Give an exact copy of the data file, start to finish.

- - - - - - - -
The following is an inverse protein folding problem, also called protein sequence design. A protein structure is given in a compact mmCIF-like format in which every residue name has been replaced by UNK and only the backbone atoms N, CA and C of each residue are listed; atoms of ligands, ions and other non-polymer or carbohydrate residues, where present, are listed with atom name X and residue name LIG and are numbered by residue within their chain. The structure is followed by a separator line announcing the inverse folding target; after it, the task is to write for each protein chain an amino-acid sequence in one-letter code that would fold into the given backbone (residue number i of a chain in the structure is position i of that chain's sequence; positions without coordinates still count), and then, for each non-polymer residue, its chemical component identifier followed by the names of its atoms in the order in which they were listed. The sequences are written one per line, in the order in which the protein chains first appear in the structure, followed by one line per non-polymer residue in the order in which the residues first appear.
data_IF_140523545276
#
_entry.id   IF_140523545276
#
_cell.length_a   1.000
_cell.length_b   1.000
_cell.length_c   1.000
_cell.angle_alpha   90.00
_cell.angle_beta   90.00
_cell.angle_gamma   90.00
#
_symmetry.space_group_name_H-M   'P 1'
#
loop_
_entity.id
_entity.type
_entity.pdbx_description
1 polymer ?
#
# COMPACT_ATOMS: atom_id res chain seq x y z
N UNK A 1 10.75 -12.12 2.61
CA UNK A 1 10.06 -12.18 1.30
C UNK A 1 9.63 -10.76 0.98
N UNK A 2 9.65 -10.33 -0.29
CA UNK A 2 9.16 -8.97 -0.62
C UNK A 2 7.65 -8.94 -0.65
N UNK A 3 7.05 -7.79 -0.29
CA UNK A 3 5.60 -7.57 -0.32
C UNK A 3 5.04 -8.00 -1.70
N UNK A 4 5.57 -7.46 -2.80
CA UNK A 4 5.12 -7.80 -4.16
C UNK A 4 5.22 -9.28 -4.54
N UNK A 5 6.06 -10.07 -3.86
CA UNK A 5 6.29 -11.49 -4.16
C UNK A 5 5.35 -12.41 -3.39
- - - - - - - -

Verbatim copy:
The following is an inverse protein folding problem, also called protein sequence design. A protein structure is given in a compact mmCIF-like format in which every residue name has been replaced by UNK and only the backbone atoms N, CA and C of each residue are listed; atoms of ligands, ions and other non-polymer or carbohydrate residues, where present, are listed with atom name X and residue name LIG and are numbered by residue within their chain. The structure is followed by a separator line announcing the inverse folding target; after it, the task is to write for each protein chain an amino-acid sequence in one-letter code that would fold into the given backbone (residue number i of a chain in the structure is position i of that chain's sequence; positions without coordinates still count), and then, for each non-polymer residue, its chemical component identifier followed by the names of its atoms in the order in which they were listed. The sequences are written one per line, in the order in which the protein chains first appear in the structure, followed by one line per non-polymer residue in the order in which the residues first appear.
data_IF_140523545276
#
_entry.id   IF_140523545276
#
_cell.length_a   1.000
_cell.length_b   1.000
_cell.length_c   1.000
_cell.angle_alpha   90.00
_cell.angle_beta   90.00
_cell.angle_gamma   90.00
#
_symmetry.space_group_name_H-M   'P 1'
#
loop_
_entity.id
_entity.type
_entity.pdbx_description
1 polymer ?
#
# COMPACT_ATOMS: atom_id res chain seq x y z
N UNK A 1 10.75 -12.12 2.61
CA UNK A 1 10.06 -12.18 1.30
C UNK A 1 9.63 -10.76 0.98
N UNK A 2 9.65 -10.33 -0.29
CA UNK A 2 9.16 -8.97 -0.62
C UNK A 2 7.65 -8.94 -0.65
N UNK A 3 7.05 -7.79 -0.29
CA UNK A 3 5.60 -7.57 -0.32
C UNK A 3 5.04 -8.00 -1.70
N UNK A 4 5.57 -7.46 -2.80
CA UNK A 4 5.12 -7.80 -4.16
C UNK A 4 5.22 -9.28 -4.54
N UNK A 5 6.06 -10.07 -3.86
CA UNK A 5 6.29 -11.49 -4.16
C UNK A 5 5.35 -12.41 -3.39